The motion is called harmonic because musical instruments make such vibrations that in turn cause corresponding sound waves in air. Musical sounds are actually a combination of many simple harmonic waves corresponding to the many ways in which the vibrating parts of a musical instrument oscillate in sets of superimposed simple harmonic motions, the frequencies of which are multiples of a lowest fundamental frequency. In fact, any regularly repetitive motion and any wave, no matter how complicated its form, can be treated as the sum of a series of simple harmonic motions or waves, a discovery first published in 1822 by the French mathematician Joseph Fourier.

    The Editors of Encyclopaedia Britannica This article was most recently revised and updated by Erik Gregersen, Senior Editor.


    Best gaming mouse for large hands

    Mentioned in this article

    If your hands are big enough to wrap around this mammoth mouse, you'll dig it.

    If our other recommendations are too narrow for your mitts, the Mionix Naos 7000 is worth a look. Our 2014 review refers to it as “a whale of a mouse,” and it’s not an exaggeration—it’s huge.

    But if you’ve got the hands to handle it, the Naos 7000 is an amazing feat of ergonomics. It’s geared toward people who want their whole hand to rest on the mouse, palm and all. And I do mean your whole hand. At 3.9 inches wide, this mouse is more than an inch wider than most of the devices we’ve reviewed.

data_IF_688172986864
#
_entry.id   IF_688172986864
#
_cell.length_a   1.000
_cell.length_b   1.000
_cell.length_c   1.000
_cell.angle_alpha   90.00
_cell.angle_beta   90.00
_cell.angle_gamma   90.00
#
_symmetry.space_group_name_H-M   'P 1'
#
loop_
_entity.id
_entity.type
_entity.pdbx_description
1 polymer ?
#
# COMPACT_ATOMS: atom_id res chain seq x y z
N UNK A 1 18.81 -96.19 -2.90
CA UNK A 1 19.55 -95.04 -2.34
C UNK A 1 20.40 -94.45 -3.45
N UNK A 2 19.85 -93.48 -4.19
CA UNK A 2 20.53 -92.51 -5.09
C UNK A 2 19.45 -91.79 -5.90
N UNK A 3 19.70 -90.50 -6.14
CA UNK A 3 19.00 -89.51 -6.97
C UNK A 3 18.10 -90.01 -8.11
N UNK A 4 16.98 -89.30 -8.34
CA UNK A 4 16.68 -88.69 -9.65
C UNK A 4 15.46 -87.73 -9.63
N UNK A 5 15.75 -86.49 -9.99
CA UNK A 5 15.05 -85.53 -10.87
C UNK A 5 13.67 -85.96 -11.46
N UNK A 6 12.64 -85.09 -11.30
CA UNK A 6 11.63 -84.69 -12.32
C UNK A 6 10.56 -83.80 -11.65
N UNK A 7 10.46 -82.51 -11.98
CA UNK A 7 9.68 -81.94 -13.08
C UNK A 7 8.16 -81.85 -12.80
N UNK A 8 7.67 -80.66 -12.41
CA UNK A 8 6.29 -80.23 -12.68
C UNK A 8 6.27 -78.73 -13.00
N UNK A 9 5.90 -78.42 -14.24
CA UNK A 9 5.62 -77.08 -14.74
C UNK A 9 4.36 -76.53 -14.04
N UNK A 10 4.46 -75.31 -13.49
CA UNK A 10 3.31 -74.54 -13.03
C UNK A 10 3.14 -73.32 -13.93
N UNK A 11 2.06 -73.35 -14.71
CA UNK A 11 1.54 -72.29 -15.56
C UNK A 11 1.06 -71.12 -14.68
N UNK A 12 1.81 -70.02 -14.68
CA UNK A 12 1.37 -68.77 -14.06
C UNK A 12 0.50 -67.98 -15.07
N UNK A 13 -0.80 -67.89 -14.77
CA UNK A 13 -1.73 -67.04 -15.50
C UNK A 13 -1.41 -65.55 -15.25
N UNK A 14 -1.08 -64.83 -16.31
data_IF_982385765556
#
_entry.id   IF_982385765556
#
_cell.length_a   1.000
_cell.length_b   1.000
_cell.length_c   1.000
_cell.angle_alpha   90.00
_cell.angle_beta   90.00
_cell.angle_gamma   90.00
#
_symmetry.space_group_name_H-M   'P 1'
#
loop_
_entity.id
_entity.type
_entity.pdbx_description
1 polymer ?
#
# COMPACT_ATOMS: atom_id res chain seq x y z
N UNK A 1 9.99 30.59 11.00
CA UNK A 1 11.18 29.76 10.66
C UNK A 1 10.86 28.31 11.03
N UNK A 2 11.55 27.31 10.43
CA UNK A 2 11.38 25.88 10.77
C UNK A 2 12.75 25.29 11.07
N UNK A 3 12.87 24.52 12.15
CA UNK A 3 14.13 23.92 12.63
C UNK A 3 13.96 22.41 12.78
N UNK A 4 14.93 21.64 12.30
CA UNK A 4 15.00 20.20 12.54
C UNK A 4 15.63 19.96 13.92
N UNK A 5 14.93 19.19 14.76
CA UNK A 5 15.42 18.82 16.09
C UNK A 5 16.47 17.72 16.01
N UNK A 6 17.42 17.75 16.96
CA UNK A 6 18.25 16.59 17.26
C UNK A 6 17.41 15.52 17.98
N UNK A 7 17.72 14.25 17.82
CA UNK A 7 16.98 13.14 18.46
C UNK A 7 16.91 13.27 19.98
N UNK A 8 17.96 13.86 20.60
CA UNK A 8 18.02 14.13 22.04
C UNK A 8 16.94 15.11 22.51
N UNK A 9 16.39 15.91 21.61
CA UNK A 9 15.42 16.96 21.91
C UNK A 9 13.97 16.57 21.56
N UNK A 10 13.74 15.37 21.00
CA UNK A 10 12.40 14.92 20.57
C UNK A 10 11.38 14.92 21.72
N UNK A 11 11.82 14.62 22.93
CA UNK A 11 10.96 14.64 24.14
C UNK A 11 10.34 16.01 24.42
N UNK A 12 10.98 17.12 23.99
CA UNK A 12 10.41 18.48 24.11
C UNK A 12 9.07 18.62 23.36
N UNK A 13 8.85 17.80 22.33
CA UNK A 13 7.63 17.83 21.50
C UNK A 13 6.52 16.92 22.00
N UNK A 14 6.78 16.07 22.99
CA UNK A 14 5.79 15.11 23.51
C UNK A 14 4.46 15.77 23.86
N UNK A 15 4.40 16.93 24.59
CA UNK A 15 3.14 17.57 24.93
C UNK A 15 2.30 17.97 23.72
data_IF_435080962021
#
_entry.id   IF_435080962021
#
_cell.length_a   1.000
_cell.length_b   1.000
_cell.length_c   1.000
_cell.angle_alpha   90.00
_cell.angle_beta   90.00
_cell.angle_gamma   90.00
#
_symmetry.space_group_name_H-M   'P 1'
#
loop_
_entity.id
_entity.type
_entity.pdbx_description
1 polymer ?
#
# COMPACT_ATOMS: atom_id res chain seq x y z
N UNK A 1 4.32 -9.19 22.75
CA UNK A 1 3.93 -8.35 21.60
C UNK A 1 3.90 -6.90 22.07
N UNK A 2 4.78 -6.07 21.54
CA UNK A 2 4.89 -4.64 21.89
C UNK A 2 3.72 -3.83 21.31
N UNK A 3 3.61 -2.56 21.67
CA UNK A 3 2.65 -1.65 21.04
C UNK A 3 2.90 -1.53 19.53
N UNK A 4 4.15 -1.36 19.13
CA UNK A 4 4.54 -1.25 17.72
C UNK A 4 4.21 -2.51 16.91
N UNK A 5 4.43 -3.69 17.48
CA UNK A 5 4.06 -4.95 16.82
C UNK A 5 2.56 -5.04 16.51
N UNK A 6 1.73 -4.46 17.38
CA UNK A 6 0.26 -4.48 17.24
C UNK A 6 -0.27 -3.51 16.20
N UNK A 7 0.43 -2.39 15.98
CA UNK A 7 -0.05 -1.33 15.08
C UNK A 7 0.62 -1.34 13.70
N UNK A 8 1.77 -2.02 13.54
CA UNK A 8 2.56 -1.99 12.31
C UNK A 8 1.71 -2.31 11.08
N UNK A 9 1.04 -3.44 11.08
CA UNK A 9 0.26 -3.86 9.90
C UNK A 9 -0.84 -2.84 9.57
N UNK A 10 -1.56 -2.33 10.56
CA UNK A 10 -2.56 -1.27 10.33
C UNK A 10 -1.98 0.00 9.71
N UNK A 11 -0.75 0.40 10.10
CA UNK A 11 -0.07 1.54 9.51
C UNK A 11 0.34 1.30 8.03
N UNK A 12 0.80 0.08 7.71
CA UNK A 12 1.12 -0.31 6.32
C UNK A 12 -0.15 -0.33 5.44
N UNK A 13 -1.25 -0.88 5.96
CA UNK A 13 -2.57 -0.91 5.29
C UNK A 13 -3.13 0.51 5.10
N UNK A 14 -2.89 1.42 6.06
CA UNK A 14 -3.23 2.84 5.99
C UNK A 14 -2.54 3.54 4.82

And yet, it’s still impressively comfortable. With grooves for both your ring and pinky fingers, wide mouse buttons, and a small thumb rest, the Naos 7000 is the full-size luxury sedan version of a mouse. It even has a soft-touch rubber coating. The Naos 7000 can feel cumbersome relative to its smaller peers, but it won’t cause you to lose a game. It glides smoothly and has a perfectly capable Avago 3310 sensor inside.

    Make sure to get the Naos 7000 and not the Naos 8200. Yes, the number on the 7000 is lower, but it features a much nicer optical sensor than the 8200’s so-so laser sensor. (Read the full review Naos 7000.)

    How we evaluate mice

    To find our favorites, we put a small herd of gaming mice through their paces. Everything from ultra-budget to ultra-customizable to ultra-small to ultra-packed-with-buttons is in the running here, and then some.

    What paces, you ask? First, we assess a mouse’s skills in general use and gaming—from browsing Reddit to video editing to perusing Spotify to playing through Watch Dogs 2 and Battlefield 1.

    We also consider the preferred grip. You probably don’t consciously think about how you grip your mouse—it’s like which sock you put on first or whether you hang your toilet paper over or under. But it’s important.

    People largely fall into three different grip types: palm, claw, and fingertip.

    Palm grip: This is probably the most common grip, and it’s what most mice are designed for. Your entire hand makes contact with the mouse at the same time, with your arm driving most of the movement. This is the most ergonomically comfortable grip, with the mouse shaped specifically to fill and complement your palm.

    Claw grip: Claw grippers arch their fingers more, creating separation between the hand and mouse but keeping the fingertips and rear of the palm in contact. This allows for quicker button pressing and slightly quicker movement, but puts more strain on your wrists.


    Watch the video: Τρόπος Λειτουργίας Σήτας Οριζόντιας Κίνησης (June 2022).